“One important bit of advice: just start” Interview with Jonah Levey

Jonah and I, we have got to know each other through our co-investment in OkieLa in Vietnam. He has started the largest job-listing platform in Vietnam (VietnamWorks) which got acquired by en-Japan in 2015, and is now an angel investor and advisor to startups.  He has become a family friend and I truly enjoy bouncing off business ideas with him when we meet over the weekend. So please enjoy the interview with him.

First of all thank you very much for the interview, Jonah.
What does entrepreneurship mean to you?

I guess two things:

#1, it is taking the leap to start your own business. This requires a mentality towards building companies and creating value from scratch.

#2, it is expecting and feeling comfortable in a volatile environment and the challenging ups and downs that come with doing #1.

What are you looking for when you meet founders?

Screenshot 2019-05-04 11.03.51.pngSpecifically to founders I am looking for chemistry. This is a very personal thing. If I am going to spend a lot of time supporting a founder and their business, the chemistry and fit needs to be great so the time spent together is enjoyable. From a broader perspective I am looking for a deep level of commitment and passion, orientation towards results and solving problems.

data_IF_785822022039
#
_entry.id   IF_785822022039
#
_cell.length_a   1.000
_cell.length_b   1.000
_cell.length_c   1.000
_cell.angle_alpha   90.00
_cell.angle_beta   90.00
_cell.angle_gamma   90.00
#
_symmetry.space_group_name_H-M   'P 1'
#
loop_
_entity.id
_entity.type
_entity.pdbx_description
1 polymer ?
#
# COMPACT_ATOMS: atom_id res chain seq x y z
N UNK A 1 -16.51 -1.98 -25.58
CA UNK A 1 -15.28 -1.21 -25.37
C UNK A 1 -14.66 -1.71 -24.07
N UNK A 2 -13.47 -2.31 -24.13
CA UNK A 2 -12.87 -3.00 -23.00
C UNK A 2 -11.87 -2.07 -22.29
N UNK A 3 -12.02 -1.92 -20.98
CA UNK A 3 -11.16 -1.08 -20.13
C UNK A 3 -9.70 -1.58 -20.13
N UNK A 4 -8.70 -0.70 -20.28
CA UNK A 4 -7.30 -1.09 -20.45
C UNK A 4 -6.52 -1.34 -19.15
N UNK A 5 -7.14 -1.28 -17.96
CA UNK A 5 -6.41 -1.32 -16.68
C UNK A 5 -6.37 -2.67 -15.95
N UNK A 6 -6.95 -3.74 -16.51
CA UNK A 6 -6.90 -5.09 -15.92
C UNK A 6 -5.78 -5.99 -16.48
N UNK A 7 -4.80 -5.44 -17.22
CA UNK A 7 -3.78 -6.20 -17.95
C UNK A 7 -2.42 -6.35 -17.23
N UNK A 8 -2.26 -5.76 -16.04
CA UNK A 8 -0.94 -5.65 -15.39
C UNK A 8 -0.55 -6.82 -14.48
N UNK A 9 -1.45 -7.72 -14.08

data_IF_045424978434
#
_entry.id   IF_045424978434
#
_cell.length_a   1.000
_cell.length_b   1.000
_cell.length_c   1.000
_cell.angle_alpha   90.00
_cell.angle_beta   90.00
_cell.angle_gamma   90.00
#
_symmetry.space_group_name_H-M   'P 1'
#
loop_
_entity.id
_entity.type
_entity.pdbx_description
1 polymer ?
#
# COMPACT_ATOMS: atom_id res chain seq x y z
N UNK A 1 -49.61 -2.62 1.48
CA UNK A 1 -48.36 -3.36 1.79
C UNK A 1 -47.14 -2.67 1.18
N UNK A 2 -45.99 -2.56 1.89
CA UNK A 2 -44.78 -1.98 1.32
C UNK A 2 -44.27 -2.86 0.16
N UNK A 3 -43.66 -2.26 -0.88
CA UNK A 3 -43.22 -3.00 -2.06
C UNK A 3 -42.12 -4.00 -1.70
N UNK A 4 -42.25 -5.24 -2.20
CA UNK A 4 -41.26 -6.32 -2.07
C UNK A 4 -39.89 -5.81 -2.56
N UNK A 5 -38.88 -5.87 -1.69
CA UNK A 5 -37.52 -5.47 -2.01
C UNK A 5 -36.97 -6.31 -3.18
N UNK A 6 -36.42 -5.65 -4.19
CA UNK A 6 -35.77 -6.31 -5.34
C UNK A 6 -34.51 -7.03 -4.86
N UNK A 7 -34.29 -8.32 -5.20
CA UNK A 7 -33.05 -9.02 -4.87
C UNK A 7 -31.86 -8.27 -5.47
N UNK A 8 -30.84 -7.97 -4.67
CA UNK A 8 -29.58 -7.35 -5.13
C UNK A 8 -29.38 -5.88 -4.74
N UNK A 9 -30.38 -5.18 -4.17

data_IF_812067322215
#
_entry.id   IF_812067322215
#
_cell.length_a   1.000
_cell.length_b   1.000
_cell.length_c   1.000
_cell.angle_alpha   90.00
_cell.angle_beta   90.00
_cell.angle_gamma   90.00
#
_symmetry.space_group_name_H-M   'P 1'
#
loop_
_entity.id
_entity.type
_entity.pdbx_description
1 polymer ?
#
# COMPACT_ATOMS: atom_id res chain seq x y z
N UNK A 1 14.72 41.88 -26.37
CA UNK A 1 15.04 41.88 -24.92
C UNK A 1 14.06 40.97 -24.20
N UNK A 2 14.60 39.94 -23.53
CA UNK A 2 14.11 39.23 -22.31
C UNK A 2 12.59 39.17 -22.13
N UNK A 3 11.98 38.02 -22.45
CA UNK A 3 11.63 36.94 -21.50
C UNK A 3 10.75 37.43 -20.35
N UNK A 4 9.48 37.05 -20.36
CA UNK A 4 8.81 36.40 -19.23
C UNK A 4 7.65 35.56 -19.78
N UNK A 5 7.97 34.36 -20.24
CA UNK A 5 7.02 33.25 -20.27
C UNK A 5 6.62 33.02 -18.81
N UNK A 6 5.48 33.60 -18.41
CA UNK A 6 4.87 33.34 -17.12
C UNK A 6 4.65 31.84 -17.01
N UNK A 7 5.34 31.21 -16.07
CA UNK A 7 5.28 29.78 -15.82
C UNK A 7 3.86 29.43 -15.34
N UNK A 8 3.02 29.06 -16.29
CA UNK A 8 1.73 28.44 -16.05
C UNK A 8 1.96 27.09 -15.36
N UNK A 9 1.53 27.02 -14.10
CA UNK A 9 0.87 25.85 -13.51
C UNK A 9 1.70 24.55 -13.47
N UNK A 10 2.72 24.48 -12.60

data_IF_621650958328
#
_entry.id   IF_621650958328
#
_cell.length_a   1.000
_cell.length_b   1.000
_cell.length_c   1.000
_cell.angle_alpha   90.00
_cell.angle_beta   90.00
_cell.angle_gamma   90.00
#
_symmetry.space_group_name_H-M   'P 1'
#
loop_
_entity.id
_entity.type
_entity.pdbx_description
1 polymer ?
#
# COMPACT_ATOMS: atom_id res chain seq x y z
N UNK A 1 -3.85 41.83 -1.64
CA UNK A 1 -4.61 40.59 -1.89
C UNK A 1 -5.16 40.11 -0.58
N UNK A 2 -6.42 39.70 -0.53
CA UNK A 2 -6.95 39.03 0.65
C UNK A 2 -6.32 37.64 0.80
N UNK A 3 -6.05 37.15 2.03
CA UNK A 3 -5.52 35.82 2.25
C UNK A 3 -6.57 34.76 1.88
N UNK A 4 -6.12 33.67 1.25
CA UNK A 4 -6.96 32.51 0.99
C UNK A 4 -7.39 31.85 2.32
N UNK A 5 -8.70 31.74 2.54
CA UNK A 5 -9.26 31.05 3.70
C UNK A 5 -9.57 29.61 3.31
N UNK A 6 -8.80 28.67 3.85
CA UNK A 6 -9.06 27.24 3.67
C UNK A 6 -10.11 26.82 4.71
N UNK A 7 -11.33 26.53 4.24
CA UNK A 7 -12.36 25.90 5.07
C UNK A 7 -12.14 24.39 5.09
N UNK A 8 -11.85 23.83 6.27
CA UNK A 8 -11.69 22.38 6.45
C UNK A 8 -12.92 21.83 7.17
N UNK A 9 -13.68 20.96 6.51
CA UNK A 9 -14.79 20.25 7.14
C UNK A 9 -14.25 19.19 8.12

I’m also looking for perseverance. I invest in founders who have demonstrated a track record of extreme perseverance. In my own case it took 12 years to build my first company. With startups, what we predict day one is never ever how things actually go. Success requires real stamina. My experience has shown that things are usually more challenging and take longer than initially anticipated.

What are business models that you like to invest in? and why?

I prefer to invest in businesses where I can personally add value. If the business is one that I can contribute my expertise and experience increase or accelerate success, I’ll consider investing. An example is consumer tech.

Then of course I am looking at the fundamentals. Most of my investments are in Vietnam. Since Vietnam is a developing market, I look for precedents in other markets where the same business has already worked. I think it is rare to find something invented in Vietnam that hasn‘t been thought of or already succeeded somewhere else. It also has to be the right product at the right time for the Vietnam market. Two years ago I lost money investing in an app to enable employers to offer flexible benefits to their employee and increase employee engagement.  Similar solutions existed and were successful in other markets, however the timing was too early for the Vietnam market.

What have been your 3 lessons learned as entrepreneur? What would you differently today?
I have to pick up only 3. (Laughing)

One big lesson is around hiring: I hired exceptionally talented individuals often with seniority and experience well ahead of the stage of our business. These individuals who some might argue were over-qualified or too expensive for a company at our stage were able to pull us to where we needed to be in the future, vs struggle trying to keep up as we grew.